This autosomal codominant disorder secondary to one of 90 DNA MUTATION that affect beta chains, and common among Mediterranean, African and Asian population. Beta-Thalassemia
What are the two forms of Beta-thalassemia and their gene expression? Thalassemia Minor (Heterozygous) & Thalassemia Major (Homozygous)
What is the Thalassemia that results form GENE Deletion? Alpha-Thalassemia
What is the unique characteristic of Alpha-Thalassemia? Excess accumulation of intracellular alpha chains forms insoluable Aggregates.
RBCs with excess aggregates often "removed" by macrophage that result in what type of cells? Bite Cells
How many possible deletion are there that produce Alpha-thalassemia? Four 1. Carrier state 2/3 Alpha thalassemia 4. lethal in utero.
Term for developing RBCs in the marrow that die by apoptosis? Ineffective Erythropoiesis
What is the anemic classification (morphology) of Homozygous development of Hb-F rather than Hb-A? Hypochromic Microcytic Anemia
What is the inherited Hemolytic Anemia characterized by RBC being vulnerable to oxidents? Glucose-6-phosphate dehydrogenase deficiency (G6PD Deficiency)
Term for inclusions formed by RBC's exposed to oxidents, denaturing the hemoglobin. (typically Normal in size, bite cells seen in smears) Heinz bodies
Type of RBC most affected by G6PD deficiency. Older cells.
Name the 3 causes of Acquired (Extracorpuscular) Hemolytic Anemia. 1. Erythroblastosis Fetalis 2. Mechanical Trauma 3. Malaria
Name of the Hemolytic disease of the Newborn (mother antibodies attacking babies RBC) Erythroblastosis Fetalis
Name the 2 common types of Mechanical Trauma 1. Traumatic Hemolytic Anemia 2. Microangiopathic Hemolytic Anemia
Clinically significant hemolysis of RBC by mechanical damage by artificial cardiac valve that produce abnormal shear stress from alteration of blood flow. Traumatic Hemolytic Anemia
Narrowing or obstruction of vasculature that damage RBC. Microangiopathic Hemolytic Anemia
Peripheral smear of fragmented RBCs (3) Burr cells, Helmet cells, & Triangle Cells
Acquired (Extracorpuscular) Hemolytic Anemia due to organism that invade liver cells and enter RBCs, causing them to Lyse. Malaria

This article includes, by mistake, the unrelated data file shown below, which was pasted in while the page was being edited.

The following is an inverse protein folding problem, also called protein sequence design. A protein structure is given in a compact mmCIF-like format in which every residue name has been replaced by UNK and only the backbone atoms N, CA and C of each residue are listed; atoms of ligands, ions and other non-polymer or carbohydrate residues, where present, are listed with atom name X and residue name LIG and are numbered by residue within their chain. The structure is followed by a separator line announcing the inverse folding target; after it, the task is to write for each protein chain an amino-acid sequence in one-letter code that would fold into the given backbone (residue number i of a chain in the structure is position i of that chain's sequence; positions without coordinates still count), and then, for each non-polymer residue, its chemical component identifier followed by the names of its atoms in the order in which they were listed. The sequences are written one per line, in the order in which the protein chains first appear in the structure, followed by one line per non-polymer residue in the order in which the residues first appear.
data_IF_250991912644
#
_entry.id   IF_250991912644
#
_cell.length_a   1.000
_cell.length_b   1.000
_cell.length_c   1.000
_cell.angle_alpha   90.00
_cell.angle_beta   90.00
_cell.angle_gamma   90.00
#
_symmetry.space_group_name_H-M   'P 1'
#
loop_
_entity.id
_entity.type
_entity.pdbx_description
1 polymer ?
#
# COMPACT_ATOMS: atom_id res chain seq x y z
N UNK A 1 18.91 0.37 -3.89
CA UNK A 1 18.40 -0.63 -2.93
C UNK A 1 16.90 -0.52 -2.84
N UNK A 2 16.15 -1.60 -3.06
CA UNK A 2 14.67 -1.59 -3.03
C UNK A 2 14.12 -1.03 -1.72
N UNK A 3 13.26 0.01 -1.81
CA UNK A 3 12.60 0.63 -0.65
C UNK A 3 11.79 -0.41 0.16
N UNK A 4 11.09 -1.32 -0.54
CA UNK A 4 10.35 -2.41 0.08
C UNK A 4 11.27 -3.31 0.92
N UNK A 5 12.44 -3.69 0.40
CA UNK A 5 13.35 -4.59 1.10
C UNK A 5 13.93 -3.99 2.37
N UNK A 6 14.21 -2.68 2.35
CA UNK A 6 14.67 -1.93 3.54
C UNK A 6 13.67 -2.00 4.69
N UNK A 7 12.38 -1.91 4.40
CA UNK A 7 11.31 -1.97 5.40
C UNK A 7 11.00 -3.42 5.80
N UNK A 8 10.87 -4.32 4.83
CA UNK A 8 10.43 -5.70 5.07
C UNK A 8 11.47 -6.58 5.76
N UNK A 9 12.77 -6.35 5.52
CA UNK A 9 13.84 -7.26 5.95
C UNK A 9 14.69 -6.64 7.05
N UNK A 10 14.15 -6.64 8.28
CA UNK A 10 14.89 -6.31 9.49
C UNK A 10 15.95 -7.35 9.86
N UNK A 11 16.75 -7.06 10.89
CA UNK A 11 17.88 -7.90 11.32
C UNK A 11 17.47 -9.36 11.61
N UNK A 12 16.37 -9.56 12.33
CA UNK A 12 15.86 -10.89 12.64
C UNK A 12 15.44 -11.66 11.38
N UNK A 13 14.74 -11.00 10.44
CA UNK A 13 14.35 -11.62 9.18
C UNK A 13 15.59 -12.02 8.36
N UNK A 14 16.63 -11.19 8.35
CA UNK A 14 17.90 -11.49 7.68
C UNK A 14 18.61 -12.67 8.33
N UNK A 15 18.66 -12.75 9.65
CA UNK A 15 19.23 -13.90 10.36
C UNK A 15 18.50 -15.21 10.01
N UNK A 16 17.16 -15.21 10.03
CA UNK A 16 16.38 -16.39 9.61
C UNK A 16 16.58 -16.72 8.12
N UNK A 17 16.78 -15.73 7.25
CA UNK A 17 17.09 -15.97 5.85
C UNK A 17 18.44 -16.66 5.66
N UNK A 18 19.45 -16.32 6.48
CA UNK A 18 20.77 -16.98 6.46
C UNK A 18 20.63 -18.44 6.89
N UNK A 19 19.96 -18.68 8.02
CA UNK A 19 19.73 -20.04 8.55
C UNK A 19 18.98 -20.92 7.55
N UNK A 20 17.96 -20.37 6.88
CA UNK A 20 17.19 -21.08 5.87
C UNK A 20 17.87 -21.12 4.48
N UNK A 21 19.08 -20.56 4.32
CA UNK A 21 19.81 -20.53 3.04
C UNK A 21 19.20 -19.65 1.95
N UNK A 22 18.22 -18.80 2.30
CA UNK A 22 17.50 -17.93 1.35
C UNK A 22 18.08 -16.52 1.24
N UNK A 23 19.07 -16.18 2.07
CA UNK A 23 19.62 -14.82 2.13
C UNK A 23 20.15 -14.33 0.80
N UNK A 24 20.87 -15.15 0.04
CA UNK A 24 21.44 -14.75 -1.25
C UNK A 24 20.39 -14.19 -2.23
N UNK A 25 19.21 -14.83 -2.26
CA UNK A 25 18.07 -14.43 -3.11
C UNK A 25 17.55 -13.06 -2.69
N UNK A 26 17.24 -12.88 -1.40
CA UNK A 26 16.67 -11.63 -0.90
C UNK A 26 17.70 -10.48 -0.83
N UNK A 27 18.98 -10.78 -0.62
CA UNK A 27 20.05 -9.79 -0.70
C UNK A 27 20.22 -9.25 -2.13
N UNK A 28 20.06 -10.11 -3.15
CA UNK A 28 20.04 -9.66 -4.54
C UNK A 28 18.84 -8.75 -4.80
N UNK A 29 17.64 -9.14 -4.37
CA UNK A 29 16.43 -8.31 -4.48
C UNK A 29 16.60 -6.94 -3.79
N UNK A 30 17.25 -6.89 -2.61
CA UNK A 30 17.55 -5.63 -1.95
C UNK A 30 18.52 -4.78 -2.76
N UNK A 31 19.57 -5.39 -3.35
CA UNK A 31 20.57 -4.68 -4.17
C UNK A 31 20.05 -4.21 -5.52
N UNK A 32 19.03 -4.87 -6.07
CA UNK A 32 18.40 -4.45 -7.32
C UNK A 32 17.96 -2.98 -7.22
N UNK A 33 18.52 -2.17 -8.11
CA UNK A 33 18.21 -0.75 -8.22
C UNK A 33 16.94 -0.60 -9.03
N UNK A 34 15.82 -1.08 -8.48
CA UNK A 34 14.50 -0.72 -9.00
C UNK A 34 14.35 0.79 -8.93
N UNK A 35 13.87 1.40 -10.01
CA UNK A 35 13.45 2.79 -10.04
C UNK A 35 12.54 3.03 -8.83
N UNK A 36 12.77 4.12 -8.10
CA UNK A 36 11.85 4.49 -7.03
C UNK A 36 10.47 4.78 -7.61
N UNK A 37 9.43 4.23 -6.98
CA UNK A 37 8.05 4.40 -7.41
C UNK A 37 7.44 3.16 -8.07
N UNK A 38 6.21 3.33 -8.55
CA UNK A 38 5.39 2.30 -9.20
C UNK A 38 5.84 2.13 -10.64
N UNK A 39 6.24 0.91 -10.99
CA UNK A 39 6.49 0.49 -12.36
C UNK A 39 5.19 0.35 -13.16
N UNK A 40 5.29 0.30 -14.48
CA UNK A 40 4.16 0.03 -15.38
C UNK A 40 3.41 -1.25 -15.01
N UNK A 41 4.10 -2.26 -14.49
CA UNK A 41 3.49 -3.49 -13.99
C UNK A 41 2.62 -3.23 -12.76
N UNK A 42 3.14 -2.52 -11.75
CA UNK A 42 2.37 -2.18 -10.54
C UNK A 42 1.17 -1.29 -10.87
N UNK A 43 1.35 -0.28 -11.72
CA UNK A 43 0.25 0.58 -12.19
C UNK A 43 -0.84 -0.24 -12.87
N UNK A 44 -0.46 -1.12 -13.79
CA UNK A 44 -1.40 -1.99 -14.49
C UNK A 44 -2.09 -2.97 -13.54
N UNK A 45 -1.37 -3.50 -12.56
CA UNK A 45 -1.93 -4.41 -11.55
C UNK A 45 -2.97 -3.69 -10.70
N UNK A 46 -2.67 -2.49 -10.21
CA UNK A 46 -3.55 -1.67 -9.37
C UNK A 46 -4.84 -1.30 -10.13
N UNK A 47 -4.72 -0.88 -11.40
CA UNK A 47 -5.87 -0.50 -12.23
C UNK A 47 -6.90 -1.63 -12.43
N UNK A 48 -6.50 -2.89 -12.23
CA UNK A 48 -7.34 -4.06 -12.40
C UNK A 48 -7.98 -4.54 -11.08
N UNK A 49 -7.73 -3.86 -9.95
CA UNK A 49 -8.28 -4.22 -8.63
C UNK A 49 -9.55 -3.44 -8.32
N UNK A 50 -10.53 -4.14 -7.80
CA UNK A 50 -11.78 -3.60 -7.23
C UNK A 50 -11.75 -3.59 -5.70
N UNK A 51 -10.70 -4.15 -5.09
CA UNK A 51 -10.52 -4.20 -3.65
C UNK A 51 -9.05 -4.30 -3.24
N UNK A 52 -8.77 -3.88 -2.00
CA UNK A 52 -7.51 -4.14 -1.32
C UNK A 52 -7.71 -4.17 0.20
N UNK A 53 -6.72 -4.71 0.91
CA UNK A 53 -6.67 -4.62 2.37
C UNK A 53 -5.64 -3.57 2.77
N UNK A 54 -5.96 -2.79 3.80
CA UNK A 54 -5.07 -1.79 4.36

What is the protozoa responsible for malaria? Plasmodium Falciparum
What is the term for hemoglobinuria due to hemolysis from Malaria? Blackwater Fever
3 types of Anemia due to Decreased RBC production (Diminished Erythropoiesis) 1. Nutritional Anemia 2. Aplastic Anemia 3. Myelophthisic Anemia
4 types of Nutritional Anemia 1. Iron Deficiency Anemia 2. Anemia of Chronic Disease 3. Folic Acid Deficiency Anemia 4. Vit B12 Deficiency Anemia
Most prevalent type of Nutritional Anemia and seen predominantly in women in reproductive years. (also seen in adolescent, alcoholics, and elderly) Iron Deficiency Anemia
Most iron is obtained in what form? Heme of animal products
What is the anemic classification (morphology) of Iron Deficiency Anemia? Hyprochromic Microcytic Anemia
What are the clinical manifestation of Iron Deficiency Anemia? Weakness, Listlessness and Pallor
Term for compunction to consume dirt or clay seen in individuals with severe Iron deficiency. Pica
Due to Pica, this may occur which consist of atrophic glossitis, dysphagia, and esophageal web with increased frequency of oral and esophageal carcinoma. Plummer Vinson Syndrome
What is the anemic classification (morphology) of Anemia of Chronic Disease? Normocytic Normochromic or Microcytic Hypochromic
Anemia of Chronic Disease may arise from what 3 causes? 1. Chronic Infection 2. Chronic Immune Disorders 3. Neoplasms
What is the Nutritional Anemia caused by a lack of folate? Folic Acid Deficiency Anemia
What is the anemic classification (morphology) of Folic Acid Deficiency Anemia? Megaloblastic Macrocytic Anemia
How does Folic Acid deficiency contribute to Megaloblastic Macrocytic Anemia? Folic Acid is required for DNA synthesis, deficiency will lead to arrest of development leading to Megaloblastic Macrocytic RBCs.